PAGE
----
The beauty and the brilliance of “Goose Pear Tent” method is stunning. After multiple steamings the powders opened and mingled together with a result very similar to kneading incense. Through steaming, the quince’s natural fragrant is increased and lightly imparted to the powders. As well, the wall of the quince, touching the powders, absorbs some of the scent coming from the powders. Mixing together the wall of the cauldron and the powders makes a very fragrant paste. But the true magic of the method is that, because the quince contains so much pectin, no other binder is needed to hold the powders together to form the incense pellets. Usually, honey or jam is used to bind pellet incense powders. The thickness of honey and jam has the tendency to hold the fragrance down. The pectin is a light and airy binder, which has the effect of releasing a fragrance that more easily floats in the air.
The traditional formula for “The Scent of Goose Pear” is quite simple; a quince with agarwood alone or combined with sandalwood. These three ingredients also have a history in Traditional Chinese medicine for relaxing the body. At the time Li and Zhou invented the method, agarwood was becoming the premium incense ingredient that it continues to be until this day. There are many very interesting and creative incense formulas, from the Tang and Song dynasties, for processing agarwood with other ingredients. I like the smell of agarwood and its effects. but good quality agarwood is super expensive. I tried the traditional formula with medium grade agarwood and a good quality sandalwood but the result was nice but not glorious. So, in the spirit of Zhou and Li, I am taking this tradition and playing with “Goose Pear Tent” to explore its possibilities. Using other ingredients, I have started to get some very interesting results. I feel Zhou and LI would approve…….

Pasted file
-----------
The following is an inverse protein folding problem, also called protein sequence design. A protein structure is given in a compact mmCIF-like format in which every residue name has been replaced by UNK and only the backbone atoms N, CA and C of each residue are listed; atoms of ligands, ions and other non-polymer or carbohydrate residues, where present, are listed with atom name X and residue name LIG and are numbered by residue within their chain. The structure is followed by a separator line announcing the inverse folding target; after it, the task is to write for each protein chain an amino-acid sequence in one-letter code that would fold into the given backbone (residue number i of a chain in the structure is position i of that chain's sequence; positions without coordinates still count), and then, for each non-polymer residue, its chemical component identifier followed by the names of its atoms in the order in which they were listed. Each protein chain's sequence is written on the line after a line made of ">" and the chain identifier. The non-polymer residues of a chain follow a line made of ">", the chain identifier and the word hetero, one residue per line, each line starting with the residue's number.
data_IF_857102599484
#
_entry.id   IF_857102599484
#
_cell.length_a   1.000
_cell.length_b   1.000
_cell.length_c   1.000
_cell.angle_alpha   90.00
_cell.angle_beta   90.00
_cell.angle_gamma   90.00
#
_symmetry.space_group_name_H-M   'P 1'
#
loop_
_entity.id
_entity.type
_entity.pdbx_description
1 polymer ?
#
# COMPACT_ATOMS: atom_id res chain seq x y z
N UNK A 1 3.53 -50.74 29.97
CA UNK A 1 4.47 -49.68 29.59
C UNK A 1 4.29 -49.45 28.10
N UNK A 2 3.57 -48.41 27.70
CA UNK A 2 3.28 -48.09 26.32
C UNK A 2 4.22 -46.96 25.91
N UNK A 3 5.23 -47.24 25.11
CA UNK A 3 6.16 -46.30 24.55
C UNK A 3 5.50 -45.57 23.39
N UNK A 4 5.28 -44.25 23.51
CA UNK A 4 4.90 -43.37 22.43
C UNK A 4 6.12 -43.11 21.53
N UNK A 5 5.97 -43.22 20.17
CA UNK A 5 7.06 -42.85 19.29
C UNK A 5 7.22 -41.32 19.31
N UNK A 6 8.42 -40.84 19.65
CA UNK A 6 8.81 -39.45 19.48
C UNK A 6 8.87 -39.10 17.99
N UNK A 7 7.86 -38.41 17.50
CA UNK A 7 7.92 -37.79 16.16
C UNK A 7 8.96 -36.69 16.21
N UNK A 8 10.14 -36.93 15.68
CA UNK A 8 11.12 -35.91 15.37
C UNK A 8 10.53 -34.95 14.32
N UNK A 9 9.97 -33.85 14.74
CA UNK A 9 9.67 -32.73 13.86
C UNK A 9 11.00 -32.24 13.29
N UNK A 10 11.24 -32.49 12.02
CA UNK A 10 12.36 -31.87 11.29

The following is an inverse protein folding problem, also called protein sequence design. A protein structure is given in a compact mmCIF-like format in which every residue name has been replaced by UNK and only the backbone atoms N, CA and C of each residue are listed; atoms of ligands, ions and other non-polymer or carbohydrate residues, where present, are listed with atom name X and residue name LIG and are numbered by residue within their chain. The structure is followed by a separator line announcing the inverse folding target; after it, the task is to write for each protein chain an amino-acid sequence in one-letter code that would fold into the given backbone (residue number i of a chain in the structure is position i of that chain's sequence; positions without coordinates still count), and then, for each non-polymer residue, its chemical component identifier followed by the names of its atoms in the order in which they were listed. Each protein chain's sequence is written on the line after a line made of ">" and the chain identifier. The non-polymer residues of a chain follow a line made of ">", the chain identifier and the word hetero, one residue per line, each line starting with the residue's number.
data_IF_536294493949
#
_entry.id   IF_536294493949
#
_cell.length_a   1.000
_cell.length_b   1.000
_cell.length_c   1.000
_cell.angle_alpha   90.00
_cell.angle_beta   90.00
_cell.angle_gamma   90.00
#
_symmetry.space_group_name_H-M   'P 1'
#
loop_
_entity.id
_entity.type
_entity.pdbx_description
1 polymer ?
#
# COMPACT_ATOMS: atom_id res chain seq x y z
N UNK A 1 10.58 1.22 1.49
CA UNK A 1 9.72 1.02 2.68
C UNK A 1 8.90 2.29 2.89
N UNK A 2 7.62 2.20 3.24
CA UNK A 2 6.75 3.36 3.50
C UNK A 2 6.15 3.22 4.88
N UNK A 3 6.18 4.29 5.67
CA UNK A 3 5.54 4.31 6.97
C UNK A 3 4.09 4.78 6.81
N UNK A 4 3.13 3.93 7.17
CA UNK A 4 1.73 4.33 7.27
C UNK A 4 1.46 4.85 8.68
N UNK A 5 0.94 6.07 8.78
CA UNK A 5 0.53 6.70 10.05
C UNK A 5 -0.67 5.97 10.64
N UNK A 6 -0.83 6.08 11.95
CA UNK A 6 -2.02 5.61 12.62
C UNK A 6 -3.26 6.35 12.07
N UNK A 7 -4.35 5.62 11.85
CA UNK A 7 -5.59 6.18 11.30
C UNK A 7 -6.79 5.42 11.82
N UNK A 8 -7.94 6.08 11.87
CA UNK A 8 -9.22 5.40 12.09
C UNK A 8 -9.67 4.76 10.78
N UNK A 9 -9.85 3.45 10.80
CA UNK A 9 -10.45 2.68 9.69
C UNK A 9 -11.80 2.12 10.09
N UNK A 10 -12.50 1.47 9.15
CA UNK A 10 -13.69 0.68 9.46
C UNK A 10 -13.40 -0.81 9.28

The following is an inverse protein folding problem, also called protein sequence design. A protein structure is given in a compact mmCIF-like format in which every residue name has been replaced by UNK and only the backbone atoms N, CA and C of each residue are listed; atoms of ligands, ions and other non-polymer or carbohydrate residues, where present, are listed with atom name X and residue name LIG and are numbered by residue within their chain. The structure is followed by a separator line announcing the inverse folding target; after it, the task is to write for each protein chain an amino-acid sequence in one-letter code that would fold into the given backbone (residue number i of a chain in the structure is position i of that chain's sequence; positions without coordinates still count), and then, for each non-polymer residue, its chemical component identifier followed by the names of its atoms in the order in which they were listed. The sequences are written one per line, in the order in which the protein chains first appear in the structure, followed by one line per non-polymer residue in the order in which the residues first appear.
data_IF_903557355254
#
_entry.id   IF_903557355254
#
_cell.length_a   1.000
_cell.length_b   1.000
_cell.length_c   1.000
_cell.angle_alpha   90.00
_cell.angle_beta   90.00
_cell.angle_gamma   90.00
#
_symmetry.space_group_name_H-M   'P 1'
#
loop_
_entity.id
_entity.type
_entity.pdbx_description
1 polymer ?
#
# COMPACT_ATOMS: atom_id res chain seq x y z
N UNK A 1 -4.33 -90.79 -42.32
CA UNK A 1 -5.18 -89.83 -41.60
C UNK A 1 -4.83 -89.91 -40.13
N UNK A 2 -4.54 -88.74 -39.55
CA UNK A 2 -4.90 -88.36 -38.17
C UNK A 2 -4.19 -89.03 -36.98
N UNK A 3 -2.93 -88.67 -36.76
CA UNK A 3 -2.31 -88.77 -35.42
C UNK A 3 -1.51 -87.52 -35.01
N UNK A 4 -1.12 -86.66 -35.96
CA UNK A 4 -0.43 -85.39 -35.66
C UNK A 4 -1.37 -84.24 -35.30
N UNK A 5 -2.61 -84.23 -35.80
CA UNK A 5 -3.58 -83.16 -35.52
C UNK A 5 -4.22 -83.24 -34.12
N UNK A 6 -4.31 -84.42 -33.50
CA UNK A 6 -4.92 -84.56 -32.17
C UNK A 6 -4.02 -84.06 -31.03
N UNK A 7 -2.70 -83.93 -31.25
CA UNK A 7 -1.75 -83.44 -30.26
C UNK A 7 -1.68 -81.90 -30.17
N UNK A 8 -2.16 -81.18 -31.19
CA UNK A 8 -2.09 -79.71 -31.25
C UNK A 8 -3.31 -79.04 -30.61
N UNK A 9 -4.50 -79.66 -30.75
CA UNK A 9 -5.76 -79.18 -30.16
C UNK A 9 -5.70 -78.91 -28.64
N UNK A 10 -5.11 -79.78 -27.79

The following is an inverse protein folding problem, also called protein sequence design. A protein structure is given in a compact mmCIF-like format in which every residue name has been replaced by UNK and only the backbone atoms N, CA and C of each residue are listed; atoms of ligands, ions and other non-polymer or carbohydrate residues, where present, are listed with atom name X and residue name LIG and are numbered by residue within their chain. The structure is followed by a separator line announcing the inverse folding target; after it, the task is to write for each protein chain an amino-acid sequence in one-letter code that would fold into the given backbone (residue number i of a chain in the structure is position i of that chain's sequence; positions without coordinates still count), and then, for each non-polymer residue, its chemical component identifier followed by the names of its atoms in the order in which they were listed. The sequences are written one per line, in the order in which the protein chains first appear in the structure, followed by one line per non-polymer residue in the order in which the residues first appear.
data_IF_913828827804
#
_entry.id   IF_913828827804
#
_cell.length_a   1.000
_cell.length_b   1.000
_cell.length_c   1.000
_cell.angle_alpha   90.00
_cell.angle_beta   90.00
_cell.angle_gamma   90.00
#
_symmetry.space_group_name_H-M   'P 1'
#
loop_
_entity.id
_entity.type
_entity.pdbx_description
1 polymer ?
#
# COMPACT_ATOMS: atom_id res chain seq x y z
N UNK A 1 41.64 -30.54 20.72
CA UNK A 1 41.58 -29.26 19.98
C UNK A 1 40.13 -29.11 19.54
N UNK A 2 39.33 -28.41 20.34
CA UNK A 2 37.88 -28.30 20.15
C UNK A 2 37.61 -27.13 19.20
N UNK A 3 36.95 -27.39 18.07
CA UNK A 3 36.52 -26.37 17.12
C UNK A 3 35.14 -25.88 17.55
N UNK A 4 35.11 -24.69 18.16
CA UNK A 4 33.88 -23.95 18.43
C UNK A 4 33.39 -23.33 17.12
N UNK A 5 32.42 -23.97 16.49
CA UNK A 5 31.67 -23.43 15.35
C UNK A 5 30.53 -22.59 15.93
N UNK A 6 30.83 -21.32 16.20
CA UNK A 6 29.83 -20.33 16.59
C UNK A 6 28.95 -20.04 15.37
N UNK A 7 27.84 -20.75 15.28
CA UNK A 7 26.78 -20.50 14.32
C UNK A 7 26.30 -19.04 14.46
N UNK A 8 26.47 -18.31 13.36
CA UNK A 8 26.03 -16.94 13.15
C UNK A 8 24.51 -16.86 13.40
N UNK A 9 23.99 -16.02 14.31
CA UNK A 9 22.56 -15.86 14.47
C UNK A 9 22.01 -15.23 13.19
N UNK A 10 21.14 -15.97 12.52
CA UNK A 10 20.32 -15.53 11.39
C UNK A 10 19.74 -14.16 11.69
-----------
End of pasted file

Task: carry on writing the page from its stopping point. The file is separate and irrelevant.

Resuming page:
A poem Li wrote for Zhou
A heavenly woman is imprisoned in the palace at Mount Penglai*,
All are silent as she sleeps by day in the painted hall.
Her glossy hair is spread like cloud on the pillow,
Her embroidered clothes bear a wondrous fragrance.
I secretly come and slide the pearl lock back,
She's startled from her dream behind the silver screen.
Her smiling face is overflowing with bliss,
We gaze at each other with unbounded love.
* Mount Penglai is the isle of the immortals located off the eastern coast of China and the inspiration for the famous “Hill” incense censers. The boshanlu censers [ po-shan-lu ] or boshan ("magic mountains" or "universal mountain braziers") were an important object in every imperial scholars room. The more elaborately crafted versions incorporate imagery of trees, wild animals, and humans among the rocky crags of the landscape. The scented smoked is vented through apertures in the lid, creating a scene reminiscent of clouds swirling around a mountain.